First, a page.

The LAST whole wheat bread loaf you’ll ever need (vegan)

100% whole wheat bread has been the bane of my baking life for years. The whole grain can be dry, or gummy, or dense. Many of the conventional ways to offset this is to add oil, sugar, and refined white flour. I have been working tirelessly for weeks on end slaving in the kitchen trying out recipes for a week and have found one that I really think is top notch. The secret is to allow more time for rising (for both rises) and also to add more vital wheat gluten, which gives it more “umph.”

This is a play off of one of my one recipes, which was itself a play off of one of my mom’s recipes for just a plain ol’ white loaf of French bread.

The LAST whole wheat bread loaf you’ll ever need

First, a note on making breadIMG_1494

Traditional bread requires the following steps: Knead > Rise (1-2 hours) > knead and shape, place in pan > Rise (30 mins) > Bake.

There are three school of bread-making: (1) Old school hand-kneaders, (2) Those who prefer mixers with a dough attachment, and (3) Bread machine people. If you’re a hand-kneader, you do not need my tips or tricks. You’re bad ass. But if you waffle between the control of the mixer and the ease of the bread machine, there is a simple solutions. Each bread machine has a setting “Dough” that allows you to do your mixing and your first rise in a nice, warm temperature-controlled environment. Once the first rise is over, you can knead and shape the loaf and stick it in a bread pan manually. Hands-on, it’s about 10 minutes of work.

And here is another trick, people get bread machines for wedding and housewarming gifts, or they get plucky watching late night infomercials, and they never, ever use them. You do not need to pay full price for a bread maker, just check your local yard sales and thrift shops. I got mine for $6.00 at Salvation Army. It had never been used.

Finally, if you are a newbie, I recommend watching Julie Child talk discuss how to make bread. This will give you a solid foundation in bread-making. I’ve done by best to give you some pointers along the way, though.


  • 3 cups Whole Wheat Flour
  • 2 Tbsp vital wheat gluten
  • 1 1/2 cups warm water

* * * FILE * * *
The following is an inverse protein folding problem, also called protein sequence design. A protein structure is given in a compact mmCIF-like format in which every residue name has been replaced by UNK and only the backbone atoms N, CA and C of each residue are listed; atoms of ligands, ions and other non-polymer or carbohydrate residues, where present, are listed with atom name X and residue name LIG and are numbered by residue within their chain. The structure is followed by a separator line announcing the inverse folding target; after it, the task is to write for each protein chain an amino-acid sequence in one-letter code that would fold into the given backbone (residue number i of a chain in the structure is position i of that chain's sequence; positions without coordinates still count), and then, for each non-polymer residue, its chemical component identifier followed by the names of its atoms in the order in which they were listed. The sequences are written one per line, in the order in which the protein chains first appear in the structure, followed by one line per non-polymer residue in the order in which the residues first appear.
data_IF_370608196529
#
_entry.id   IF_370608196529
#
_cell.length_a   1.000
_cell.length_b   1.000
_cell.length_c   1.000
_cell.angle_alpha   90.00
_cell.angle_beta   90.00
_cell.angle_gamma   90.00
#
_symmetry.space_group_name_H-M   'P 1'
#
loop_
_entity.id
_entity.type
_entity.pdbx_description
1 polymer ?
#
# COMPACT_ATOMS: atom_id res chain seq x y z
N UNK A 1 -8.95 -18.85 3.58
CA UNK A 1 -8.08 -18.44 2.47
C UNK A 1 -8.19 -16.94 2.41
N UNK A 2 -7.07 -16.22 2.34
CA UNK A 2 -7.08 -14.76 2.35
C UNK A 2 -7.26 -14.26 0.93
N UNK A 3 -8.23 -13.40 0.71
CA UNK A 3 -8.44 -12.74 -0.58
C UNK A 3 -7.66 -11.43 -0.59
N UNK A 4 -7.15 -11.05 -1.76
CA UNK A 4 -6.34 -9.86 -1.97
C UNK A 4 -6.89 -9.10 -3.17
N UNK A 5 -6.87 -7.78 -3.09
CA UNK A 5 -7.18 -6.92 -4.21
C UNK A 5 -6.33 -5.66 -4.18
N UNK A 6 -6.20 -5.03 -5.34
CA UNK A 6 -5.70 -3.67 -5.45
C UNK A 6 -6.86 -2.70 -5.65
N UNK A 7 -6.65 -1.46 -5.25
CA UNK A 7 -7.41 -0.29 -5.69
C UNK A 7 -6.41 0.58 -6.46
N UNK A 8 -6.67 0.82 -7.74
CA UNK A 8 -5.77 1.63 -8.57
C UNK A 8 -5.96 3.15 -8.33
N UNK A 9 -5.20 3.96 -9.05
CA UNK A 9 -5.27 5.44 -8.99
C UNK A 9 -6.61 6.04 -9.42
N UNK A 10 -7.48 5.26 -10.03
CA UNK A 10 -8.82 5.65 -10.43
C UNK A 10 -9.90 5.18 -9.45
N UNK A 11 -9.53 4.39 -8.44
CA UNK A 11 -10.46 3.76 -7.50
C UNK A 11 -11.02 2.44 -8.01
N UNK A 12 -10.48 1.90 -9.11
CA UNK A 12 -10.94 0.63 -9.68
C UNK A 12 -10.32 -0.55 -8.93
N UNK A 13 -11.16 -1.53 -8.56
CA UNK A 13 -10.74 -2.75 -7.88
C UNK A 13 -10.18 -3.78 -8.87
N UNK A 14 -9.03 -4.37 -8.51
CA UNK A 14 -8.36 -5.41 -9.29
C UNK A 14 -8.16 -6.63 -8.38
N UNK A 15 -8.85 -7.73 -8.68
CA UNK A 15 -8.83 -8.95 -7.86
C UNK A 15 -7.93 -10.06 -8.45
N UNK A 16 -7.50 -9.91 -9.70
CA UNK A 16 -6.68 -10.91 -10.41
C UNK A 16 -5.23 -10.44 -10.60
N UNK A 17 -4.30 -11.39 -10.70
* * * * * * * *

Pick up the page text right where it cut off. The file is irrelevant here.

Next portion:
• 1 Tbsp sugar
  • 3 tsp active dry yeast
  • 1/4 cup olive oil
  • 1 1/2 tsp salt


  1. Combined the water, sugar, and yeast in your bread maker. You can wait 15 minutes or longer to proof (this gives extra flavor), but if you’re like me you’ll just check to make sure the yeast activates and move on to step 2.
  2. Add in the flour, wheat gluten, olive oil, and salt. Be sure to add the salt last, because salt can kill yeast if it dissolves in the water too soon.
  3. Turn on your bread machine to “Dough” (or set your mixer to “low” with the bread hook attachment)
    • Note: Check your dough as it is kneading and if it looks gloopy, add more flour. If it is dry, add more water. You are looking for
      a tight, shiny, completely formed ball that is spongey to your touch.
  4. The kneading takes about a half hour, and the rise is 60-90 minutes.
    • You are looking for the dough to more than double in size, and be tight and puffy on top.

      First rise
  5. Remove the bread and knead it, forming it into a loaf, and place in a floured loaf pan. Cover with a tea towel and place in a warm place.
    • I roll the bread 3-4 times while pinching and rolling the ends of dough into the roll. Then I pinch the seam and place the dough seal-down on a greased and floured load pan.
  6. Meanwhile heat the oven to 375* Fahrenheit. Let the dough complete it’s second rise while the oven is warming. Once the loaf has increased in size to be about 1″ above the crest of the pan (you’re looking for a full, round, puffy dough).

    Second rise
  7. Place the loaf in the oven immediately (so it does not fall), and reduce the oven to 350* Fahrenheit.
    • Bake for 25 minutes. Some people like to open the door every ten or so minutes and spray the bread with water. I’m lazy and usually skip this, but it will make your bread crispier.
    • Remove loaf from pan at 25 minutes and bake the loaf for another 10 or so minutes without the pan.
    • The loaf is ready when you can “knock” at the bottom.
  8. Let bread cool for 15-25 minutes. If you cut into it too shortly, all the steam will be released and  your bread will be flat and gummy as a result.

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